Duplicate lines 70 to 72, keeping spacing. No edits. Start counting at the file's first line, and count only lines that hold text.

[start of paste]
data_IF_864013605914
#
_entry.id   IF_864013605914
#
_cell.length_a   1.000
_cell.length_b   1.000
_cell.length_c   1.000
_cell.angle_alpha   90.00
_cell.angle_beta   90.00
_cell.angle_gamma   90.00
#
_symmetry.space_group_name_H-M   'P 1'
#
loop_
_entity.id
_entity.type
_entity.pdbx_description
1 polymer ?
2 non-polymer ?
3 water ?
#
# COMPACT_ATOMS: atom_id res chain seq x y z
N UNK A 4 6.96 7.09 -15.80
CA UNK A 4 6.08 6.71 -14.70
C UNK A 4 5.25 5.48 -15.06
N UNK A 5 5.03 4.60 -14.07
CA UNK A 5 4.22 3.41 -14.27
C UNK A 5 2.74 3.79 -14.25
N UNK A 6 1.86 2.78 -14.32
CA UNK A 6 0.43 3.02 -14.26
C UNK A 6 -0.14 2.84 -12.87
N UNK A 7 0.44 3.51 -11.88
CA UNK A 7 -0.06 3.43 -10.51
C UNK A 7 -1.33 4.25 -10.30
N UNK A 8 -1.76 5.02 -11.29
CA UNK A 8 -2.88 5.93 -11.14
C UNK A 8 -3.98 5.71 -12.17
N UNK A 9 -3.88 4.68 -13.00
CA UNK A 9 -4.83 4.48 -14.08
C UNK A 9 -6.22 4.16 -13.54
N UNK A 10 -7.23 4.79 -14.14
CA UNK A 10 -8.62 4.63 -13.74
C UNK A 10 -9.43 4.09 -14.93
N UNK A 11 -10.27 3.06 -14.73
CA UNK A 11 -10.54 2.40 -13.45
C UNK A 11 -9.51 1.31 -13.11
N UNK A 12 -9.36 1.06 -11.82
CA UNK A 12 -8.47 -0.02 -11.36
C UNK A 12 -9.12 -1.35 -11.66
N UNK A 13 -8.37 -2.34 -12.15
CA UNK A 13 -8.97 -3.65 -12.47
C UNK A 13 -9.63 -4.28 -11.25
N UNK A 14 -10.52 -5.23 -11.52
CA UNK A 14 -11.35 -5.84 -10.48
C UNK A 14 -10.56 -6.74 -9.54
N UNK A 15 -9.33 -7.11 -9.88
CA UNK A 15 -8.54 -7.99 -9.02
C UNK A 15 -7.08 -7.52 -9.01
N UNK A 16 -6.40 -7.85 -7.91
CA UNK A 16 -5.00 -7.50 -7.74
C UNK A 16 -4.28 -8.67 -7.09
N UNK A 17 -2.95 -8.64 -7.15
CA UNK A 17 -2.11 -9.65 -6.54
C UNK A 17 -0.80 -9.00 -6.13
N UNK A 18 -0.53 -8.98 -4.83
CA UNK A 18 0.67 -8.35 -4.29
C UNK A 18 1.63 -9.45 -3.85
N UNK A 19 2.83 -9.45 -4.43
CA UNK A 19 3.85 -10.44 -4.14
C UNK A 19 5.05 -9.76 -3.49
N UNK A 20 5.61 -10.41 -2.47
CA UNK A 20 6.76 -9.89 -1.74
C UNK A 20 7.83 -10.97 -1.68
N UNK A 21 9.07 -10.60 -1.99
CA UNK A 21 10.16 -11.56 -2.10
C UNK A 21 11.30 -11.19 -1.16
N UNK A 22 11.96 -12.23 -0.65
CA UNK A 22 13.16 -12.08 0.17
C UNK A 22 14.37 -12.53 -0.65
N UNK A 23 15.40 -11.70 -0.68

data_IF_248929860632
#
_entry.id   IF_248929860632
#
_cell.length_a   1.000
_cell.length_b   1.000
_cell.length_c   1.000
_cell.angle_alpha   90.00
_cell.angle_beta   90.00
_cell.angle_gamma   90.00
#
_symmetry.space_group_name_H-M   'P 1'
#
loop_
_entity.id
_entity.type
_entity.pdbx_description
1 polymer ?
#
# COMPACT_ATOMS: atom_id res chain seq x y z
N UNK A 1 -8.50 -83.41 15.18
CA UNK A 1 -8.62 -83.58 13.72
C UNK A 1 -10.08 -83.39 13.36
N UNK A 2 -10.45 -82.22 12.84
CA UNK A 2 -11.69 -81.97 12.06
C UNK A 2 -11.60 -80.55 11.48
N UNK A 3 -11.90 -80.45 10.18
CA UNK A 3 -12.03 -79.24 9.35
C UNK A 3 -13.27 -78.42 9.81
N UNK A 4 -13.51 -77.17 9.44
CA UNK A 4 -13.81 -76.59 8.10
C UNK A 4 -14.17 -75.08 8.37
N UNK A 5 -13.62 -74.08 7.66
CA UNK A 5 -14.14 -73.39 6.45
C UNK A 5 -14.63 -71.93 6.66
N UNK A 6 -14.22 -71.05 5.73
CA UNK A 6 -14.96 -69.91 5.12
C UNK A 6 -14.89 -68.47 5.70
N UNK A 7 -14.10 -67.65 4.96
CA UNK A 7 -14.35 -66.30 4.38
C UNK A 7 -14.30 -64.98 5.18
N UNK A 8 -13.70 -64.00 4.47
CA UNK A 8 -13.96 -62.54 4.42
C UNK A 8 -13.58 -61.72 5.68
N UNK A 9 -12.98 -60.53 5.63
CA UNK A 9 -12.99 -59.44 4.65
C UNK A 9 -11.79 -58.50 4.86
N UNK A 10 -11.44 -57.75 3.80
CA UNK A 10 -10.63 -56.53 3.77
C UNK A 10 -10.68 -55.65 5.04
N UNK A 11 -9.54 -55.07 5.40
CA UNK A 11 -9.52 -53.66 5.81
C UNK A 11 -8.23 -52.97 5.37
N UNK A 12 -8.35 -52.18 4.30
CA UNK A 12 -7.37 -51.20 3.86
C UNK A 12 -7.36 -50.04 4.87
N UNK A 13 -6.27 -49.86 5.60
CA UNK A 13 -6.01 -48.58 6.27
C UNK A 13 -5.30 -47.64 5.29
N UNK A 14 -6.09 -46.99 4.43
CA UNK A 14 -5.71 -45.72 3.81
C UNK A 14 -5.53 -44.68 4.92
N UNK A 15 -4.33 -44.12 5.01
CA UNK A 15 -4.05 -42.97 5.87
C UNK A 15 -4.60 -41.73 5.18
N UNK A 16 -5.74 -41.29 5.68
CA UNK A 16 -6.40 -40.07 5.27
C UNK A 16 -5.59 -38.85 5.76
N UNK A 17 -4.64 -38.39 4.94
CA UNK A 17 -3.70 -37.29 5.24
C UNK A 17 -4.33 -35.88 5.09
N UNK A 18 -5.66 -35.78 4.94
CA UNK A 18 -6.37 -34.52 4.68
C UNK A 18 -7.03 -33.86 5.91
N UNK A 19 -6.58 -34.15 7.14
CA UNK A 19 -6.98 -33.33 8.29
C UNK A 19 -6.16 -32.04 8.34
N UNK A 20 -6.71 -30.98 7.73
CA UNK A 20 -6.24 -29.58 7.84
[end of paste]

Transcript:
C UNK A 19 5.05 -9.76 -3.49
N UNK A 20 5.61 -10.41 -2.47
CA UNK A 20 6.76 -9.89 -1.74